How many understand that when God is silent to us that He knows that silence is exactly what we need?  Do we actually believe that God is a God who sits in heaven, stubbornly on his throne, folding His arms, refusing to budge, even though we cry out to Him – maybe until we, “push the right button?”

 

     Christianity today is filled with people who will suggest to you what that, “button,” is that you need to push -- to get God moving.  Some people say, “write a check to a ministry.”  “THAT will ‘activate your faith.’"  How many understand you don’t need to, “activate your faith?”  Faith is either there, or it isn't.  God doesn't fall for that kind of baloney.  Other people try to say -- Kenneth Copeland teaches this -- that faith is, “a force,” that you need to generate to act upon God, and move Him.  Or that you need to generate to create the reality that you desire.  This is nothing but the occult; it is nothing but magic potions.  It's nothing but fables.  I'm not being unkind.  I'm telling the Truth.

 

     No.  When God is silent, He silent because He wants to be silent -- not because He is indifferent.  He is silent because he wants to be -- because that is what is best for US.  But boy, the silence of God -- when we are suffering -- sure SEEMS like He is indifferent.  It sure seems like something is wrong.  But it may be that everything is right. 

 

     And so God was silent to Job for a long time -- but then began to reveal to Job – NOT answers, and NOT information -- but then began to reveal to Job -- HIMSELF.  That is a key to the purpose of God, and to suffering.

 

     Job -- once God spoke to him – says to God in Job 42:1:  “I know that You can do everything, and that no thought can be withheld from You.”  At the end of verse 3, he says, “Therefore I've uttered those things that I understood not -- things too wonderful for me -- which I knew not.”

 

     I'm going to get into this at length when we get to chapter 42.  But Job is basically saying, “I spoke the Truth.”  In fact, God SAID he spoke the Truth.  God said, “My servant Job spoken rightly of Me.”

 

     So Job said, “I said the right words.  I taught the right things.  But Job is saying, “Yet I didn't really understand WHAT I was saying because I had not, at that point, seen YOU, Lord.”

 

     And so Job confesses this, he confesses that he thought he KNEW because, “he had all the Bible verses” – and of course, he did not have a Bible -- but you know what I mean, as it applies to New Testament Christianity.  It is entirely possible for you and I to memorize the Bible, book and verse -- to know all the doctrines; to write about them -- but to NOT know God.

 

     Jesus told the Pharisees about that very possibility.  He said, “You search the scriptures, thinking that in scripture that there is eternal life.”  And He said, as if it were in parentheses, “And they DO testify of Me.”  He said, “But you will NOT -- despite all of your bible knowledge -- come to ME that you may have life.”  How many understand that the letter kills, but that the spirit gives life?  How many understand that the bible experts of Jesus's time, despite knowing every promise in the Bible that God would send the Messiah, nevertheless looked at that Messiah straight in the face and said, “You have a devil.”?  And then betrayed Him into the hands of the Romans?  They thought He was one, not from God, but one from Satan.  So much for Bible knowledge without a heart for God; without seeing Jesus Christ.

 

     Now they were fully responsible.  In fact, there were some who did come to Christ, such as Nicodemus.  But there you have a great example of knowing all the right teaching, but not knowing the One about Whom the doctrine is teaching.  Doctrine is great -- and it needs to be biblical.  But how many understand that even biblical doctrine -- if we read what the bible SAYS – TELLS US that we need to be given a spirit of wisdom and revelation in the knowledge of Jesus Christ?  We need to know HIM in an inward way; have Him formed in us.  Reading the Scriptures that TELL US that we need to do that is fantastic; believing them is fantastic.  But then we need to go on to do it.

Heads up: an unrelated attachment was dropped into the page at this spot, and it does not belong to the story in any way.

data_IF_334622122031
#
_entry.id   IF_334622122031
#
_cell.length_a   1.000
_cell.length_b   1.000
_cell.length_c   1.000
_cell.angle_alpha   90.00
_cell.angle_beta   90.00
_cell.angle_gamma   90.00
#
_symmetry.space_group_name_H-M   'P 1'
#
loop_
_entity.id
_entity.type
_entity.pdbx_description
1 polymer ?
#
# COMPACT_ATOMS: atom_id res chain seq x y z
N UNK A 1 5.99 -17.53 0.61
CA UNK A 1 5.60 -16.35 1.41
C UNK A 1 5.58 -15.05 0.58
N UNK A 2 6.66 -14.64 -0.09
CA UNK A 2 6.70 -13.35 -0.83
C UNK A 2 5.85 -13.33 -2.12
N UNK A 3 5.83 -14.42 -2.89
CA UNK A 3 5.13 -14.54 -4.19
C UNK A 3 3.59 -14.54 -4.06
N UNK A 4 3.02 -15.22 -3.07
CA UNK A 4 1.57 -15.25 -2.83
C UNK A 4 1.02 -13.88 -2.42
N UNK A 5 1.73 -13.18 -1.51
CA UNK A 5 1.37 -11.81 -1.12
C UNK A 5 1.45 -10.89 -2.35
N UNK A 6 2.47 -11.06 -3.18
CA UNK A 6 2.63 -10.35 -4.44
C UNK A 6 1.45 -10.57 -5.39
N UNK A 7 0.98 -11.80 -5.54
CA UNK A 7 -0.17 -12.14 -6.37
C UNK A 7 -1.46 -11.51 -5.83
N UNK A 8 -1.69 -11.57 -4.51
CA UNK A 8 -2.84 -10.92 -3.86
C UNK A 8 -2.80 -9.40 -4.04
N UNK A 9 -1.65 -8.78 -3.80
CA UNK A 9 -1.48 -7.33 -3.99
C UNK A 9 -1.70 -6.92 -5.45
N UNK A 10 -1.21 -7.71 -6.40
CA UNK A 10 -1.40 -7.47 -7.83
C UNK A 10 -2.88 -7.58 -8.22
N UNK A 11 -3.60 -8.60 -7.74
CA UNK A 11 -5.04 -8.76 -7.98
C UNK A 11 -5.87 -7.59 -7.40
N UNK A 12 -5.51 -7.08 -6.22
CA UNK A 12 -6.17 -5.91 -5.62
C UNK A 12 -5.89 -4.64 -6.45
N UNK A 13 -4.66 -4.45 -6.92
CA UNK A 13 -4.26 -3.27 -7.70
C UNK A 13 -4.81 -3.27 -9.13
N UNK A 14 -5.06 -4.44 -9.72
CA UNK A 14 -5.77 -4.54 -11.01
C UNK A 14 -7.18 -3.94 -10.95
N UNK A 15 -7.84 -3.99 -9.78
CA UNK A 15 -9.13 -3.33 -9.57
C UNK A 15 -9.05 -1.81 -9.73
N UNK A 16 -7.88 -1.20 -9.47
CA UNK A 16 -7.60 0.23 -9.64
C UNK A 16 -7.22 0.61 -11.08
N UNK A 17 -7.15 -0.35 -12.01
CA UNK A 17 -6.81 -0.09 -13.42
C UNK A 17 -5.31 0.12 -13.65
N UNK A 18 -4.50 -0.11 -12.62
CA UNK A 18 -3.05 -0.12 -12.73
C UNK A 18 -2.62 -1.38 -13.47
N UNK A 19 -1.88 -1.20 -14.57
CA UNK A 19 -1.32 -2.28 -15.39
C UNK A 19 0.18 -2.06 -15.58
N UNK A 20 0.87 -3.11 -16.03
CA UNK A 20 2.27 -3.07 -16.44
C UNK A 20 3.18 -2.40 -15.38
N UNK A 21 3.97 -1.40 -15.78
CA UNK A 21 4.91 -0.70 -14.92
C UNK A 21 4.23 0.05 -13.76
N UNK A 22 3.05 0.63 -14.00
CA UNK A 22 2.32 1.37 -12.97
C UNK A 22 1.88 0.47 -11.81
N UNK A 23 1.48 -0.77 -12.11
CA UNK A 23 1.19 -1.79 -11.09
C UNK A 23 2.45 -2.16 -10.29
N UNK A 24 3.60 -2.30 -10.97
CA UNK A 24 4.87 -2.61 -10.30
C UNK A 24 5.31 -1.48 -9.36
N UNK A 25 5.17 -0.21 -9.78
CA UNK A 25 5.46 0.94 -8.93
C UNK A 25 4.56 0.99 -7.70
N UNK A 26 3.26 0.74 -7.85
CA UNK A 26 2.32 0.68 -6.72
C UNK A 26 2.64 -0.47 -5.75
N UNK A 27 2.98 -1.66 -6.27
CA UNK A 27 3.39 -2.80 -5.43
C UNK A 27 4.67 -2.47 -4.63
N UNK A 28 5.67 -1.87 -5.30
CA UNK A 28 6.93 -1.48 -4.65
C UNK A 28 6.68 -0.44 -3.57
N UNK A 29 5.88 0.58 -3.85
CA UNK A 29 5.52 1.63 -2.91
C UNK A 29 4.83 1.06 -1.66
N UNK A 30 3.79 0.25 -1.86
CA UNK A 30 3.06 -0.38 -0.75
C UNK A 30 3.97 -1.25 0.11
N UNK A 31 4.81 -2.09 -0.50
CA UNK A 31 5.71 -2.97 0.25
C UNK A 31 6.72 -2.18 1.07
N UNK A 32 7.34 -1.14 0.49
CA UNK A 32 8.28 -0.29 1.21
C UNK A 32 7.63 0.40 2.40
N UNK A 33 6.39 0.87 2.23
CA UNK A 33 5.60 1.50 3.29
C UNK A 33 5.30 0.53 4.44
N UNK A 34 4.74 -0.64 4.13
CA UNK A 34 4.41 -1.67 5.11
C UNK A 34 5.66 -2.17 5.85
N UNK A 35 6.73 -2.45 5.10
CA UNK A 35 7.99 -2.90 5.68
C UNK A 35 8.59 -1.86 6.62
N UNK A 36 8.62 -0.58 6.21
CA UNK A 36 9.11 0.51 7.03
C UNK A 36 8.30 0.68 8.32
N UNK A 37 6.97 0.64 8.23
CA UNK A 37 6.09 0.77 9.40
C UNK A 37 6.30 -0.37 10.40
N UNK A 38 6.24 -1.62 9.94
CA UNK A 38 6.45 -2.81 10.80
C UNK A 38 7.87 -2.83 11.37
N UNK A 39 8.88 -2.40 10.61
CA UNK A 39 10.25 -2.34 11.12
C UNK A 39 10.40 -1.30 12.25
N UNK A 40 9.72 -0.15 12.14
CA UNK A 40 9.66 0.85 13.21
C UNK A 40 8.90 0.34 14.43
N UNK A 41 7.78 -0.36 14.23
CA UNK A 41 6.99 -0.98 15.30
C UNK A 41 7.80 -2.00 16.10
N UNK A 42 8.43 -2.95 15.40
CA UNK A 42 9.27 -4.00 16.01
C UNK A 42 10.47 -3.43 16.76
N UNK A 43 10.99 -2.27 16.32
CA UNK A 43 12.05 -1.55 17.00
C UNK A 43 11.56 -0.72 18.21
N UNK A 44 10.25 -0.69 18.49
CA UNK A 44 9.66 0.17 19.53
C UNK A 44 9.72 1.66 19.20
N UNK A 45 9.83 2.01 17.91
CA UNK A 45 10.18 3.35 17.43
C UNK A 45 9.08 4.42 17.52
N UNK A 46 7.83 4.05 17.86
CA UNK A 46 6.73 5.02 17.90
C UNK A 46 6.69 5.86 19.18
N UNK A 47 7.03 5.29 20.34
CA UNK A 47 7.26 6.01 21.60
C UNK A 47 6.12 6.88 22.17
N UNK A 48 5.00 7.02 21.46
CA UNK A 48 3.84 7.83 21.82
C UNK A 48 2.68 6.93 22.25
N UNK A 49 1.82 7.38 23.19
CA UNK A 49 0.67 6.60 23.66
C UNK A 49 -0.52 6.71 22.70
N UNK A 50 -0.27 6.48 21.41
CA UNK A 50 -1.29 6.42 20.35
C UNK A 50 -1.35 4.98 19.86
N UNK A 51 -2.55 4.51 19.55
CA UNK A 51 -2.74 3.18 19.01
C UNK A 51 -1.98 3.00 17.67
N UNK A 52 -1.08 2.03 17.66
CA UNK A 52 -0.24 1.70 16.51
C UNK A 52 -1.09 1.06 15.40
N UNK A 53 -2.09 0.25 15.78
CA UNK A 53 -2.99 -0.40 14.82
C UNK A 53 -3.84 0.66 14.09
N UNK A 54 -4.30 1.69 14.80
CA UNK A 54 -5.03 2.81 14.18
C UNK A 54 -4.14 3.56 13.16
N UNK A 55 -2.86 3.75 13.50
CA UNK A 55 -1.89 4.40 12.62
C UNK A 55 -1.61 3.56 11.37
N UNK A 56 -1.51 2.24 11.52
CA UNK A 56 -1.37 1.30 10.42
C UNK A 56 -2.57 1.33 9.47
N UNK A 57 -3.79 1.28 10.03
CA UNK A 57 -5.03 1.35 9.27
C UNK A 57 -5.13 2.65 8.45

How many understand that if I read, believe, and accept as Truth, the verse that says that we need to lose our life to Jesus Christ by picking up our cross – that this is great?  But I could stop short and never actually DO what I'm reading.  THAT requires faith and requires an EXPERIENCE -- and that's where God wants to bring us.

 

     And so it's entirely possible for any of us -- and I believe were all guilty of this; I know I am -- to have uttered correct, right things, about God, but to have uttered them without any real spiritual understanding; things that were too wonderful for us, that we really have never known or seen.

 

    I would also add this:  If that is what we are doing -- teaching the right things, and preaching the right doctrine, but NOT knowing and seeing Christ -- I would submit that ultimately we are going to begin preaching error, and straying from even the true doctrine -- because we are not going to have the Truth in us, and certainly even if we are saved we are not going to have the truth governing us – and so there will be nothing to anchor us.  Christ is our Anchor.

 

     Sometimes when I talk about the necessity of knowing Jesus Christ, and receiving revelation from God of Him in an INWARD way, people think that I'm discarding doctrine or that I'm saying the bible is unimportant.  No.  To the contrary, the Bible itself tells us this – as I just read.  The Bible itself tells us we need to receive revelation from God; we need to see JESUS.  And the fact of the matter is:  There is only ONE Truth.  The Bible is the written Truth.  And any revelation that God gives of Jesus Christ is going to agree one hundred percent with the Bible -- because HE is the Living Truth.  Jesus said, “I am the Truth.”  He also said, “Thy Word is Truth.”  There is ONE Truth -- and so no matter how God is speaking, and revealing, it all comes back to the fact that God is speaking in His Son, who is the personification and embodiment of all Truth.  And so teach Truth, believe Truth, and hold to sound doctrine -- absolutely.  But in the end, it all comes back to knowing Jesus Christ in an INWARD way -- and that by the spirit of God.